On this excursion, you'll get to explore the four methods of creating Malaysian batik -- block-printing, hand-drawn freestyle, silk-screening and tie-dying -- and then make your own cotton batik scarf, using the block method to stamp wax patterns onto the fabric, which is then dipped in dye. The process is repeated several times, as the wax resists the dye, creating a permanent design. After you've completed your scarf, it will be treated to set the colors, then mailed to your home. The workshop takes place at the Penang Batik Factory, famous for its unusual practice of printing on both sides of the fabric. Afterward, you'll have a chance to shop at the in-house boutique for batik clothing.
Who Should Go: This activity is ideal for artsy and crafty types, who are able to stand during most of the one-hour workshop.
Why: You'll have to chance to make your own souvenir while learning a bit about Malaysian culture.
On this tour, you'll visit Semenggoh Wildlife Center, located within a nature preserve. It's home to orphaned orangutans and other injured or abandoned animals in the process of being rehabilitated. You'll see the orangutans emerge from the forest to dine on food that's been placed on platforms. Quite often, antics ensue. At the least, you'll get an up-close view of these primates, who seem to have facial expressions almost like humans.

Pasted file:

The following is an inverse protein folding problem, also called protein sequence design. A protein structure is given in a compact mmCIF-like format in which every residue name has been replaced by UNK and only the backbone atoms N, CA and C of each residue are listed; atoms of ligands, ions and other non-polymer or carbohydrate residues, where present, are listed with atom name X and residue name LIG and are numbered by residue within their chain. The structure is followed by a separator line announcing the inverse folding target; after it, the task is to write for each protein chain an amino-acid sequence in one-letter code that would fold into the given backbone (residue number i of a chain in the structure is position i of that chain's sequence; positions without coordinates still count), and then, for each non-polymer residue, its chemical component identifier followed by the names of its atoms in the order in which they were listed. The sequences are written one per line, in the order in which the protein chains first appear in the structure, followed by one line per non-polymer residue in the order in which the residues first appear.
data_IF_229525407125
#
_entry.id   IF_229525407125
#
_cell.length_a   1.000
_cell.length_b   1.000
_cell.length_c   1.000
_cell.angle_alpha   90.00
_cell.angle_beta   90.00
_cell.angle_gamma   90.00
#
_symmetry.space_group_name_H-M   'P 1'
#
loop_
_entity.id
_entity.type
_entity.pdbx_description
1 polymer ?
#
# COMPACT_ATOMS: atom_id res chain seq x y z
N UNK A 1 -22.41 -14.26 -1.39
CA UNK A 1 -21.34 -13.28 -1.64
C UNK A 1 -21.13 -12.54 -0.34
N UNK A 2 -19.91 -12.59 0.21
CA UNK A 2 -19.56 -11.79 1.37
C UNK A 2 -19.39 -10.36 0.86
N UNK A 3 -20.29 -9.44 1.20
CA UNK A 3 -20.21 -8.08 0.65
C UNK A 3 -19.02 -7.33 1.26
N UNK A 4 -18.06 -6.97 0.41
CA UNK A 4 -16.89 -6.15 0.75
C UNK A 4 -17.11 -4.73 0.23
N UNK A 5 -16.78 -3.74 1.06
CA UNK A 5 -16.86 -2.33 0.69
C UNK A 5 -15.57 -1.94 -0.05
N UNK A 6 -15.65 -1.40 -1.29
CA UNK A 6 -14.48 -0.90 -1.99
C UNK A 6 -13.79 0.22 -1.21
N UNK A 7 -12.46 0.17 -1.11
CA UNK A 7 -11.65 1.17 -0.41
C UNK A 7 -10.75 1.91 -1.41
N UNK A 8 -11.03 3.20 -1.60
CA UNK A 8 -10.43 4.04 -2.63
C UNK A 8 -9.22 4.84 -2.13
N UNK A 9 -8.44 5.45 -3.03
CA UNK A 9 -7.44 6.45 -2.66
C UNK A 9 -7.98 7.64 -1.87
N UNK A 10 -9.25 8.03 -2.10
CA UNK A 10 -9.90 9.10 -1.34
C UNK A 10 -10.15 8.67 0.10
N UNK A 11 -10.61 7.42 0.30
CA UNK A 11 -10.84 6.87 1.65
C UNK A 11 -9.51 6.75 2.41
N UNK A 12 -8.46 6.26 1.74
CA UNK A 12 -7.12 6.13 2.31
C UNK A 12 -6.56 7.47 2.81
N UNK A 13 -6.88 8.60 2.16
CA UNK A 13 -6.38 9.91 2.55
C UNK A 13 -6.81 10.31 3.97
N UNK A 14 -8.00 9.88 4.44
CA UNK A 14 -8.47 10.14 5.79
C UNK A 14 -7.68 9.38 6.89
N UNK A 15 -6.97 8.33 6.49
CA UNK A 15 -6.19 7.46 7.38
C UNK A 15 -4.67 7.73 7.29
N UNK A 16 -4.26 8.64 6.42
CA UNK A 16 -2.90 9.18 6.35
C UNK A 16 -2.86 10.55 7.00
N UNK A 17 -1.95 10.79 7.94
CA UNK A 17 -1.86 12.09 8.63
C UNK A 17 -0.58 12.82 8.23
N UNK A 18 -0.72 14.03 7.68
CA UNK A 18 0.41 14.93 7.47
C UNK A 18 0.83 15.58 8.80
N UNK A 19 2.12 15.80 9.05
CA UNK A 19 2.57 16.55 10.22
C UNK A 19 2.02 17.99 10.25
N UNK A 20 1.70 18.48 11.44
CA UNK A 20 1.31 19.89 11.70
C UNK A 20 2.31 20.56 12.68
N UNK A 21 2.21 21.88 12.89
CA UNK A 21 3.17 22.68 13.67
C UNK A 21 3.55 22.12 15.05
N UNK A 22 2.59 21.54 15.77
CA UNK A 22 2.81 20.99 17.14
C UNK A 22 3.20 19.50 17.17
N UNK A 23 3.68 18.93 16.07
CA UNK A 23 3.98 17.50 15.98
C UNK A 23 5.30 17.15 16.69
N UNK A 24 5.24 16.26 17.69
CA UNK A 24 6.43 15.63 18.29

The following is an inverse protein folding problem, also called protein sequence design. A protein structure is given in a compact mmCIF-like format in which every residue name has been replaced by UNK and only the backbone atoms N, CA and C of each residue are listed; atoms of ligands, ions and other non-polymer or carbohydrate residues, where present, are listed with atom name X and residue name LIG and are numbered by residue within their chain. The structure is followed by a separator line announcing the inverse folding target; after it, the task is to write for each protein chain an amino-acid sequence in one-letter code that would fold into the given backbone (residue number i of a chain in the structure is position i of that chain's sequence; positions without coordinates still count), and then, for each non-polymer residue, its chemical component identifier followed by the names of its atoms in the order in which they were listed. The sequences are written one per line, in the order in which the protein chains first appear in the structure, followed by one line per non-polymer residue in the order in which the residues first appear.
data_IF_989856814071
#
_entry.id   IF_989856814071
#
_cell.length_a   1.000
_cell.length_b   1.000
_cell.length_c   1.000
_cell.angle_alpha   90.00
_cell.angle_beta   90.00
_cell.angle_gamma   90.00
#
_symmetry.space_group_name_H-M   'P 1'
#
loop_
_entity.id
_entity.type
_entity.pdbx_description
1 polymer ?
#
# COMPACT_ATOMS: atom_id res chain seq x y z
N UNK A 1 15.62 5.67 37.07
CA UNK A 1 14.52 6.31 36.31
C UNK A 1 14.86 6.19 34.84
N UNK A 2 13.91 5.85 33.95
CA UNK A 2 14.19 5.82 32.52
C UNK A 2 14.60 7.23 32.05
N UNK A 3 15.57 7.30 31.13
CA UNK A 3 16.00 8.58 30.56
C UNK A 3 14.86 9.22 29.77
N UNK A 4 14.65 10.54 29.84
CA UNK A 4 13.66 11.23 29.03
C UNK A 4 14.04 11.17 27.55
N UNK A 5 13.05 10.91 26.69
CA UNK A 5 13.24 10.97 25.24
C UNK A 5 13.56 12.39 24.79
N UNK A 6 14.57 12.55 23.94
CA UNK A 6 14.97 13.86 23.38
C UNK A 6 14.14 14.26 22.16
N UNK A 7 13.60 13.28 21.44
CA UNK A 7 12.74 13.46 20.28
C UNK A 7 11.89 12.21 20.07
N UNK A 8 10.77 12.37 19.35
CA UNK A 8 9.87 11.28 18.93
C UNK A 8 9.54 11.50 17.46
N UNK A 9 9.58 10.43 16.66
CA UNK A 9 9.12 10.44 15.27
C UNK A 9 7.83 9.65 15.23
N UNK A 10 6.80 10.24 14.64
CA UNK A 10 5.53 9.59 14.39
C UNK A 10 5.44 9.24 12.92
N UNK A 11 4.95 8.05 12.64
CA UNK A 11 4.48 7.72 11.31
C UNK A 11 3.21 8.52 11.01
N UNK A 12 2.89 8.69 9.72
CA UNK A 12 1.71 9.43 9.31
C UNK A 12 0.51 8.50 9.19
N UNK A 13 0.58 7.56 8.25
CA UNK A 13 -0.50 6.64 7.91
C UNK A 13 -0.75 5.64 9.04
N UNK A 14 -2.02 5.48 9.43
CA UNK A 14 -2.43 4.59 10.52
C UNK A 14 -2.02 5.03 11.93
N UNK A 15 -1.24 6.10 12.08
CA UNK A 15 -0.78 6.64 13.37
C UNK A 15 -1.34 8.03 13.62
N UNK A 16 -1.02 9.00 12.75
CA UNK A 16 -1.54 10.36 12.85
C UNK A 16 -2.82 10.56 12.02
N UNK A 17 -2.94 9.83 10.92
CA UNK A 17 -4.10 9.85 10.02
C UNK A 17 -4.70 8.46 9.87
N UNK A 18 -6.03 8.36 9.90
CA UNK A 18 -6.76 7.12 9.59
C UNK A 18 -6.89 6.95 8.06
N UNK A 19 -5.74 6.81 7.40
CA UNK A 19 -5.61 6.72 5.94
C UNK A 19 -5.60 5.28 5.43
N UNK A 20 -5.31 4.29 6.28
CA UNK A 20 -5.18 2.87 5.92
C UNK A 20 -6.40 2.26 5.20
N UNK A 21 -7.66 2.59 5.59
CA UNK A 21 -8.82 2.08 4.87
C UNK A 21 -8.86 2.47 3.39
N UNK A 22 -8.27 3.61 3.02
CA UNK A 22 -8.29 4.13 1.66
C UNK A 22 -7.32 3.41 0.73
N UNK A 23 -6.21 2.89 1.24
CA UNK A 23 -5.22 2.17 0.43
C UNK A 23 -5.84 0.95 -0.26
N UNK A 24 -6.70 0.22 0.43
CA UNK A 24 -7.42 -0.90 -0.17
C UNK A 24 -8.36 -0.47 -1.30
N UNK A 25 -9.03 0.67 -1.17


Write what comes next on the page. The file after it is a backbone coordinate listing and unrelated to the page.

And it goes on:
Some excursions also include a visit to a pottery factory and a heritage walk in the town of Kuching.
Who Should Go: Try this tour if you're a nature-lover who's mobile and can tolerate two hours of walking and standing on natural surfaces.
Why: There aren't many places in the world where you can see orangutans, but Borneo is one where you can.
Entire villages in Bali specialize in a particular art form, and this tour takes advantage of that fact. You'll visit a village that's a center for gold and silver work, where artisans turn out delicate filigreed Balinese jewelry; another destination known for producing Balinese batik; a major woodcarving center, where craftsmen make statues and masks; and finally a village known for its painters.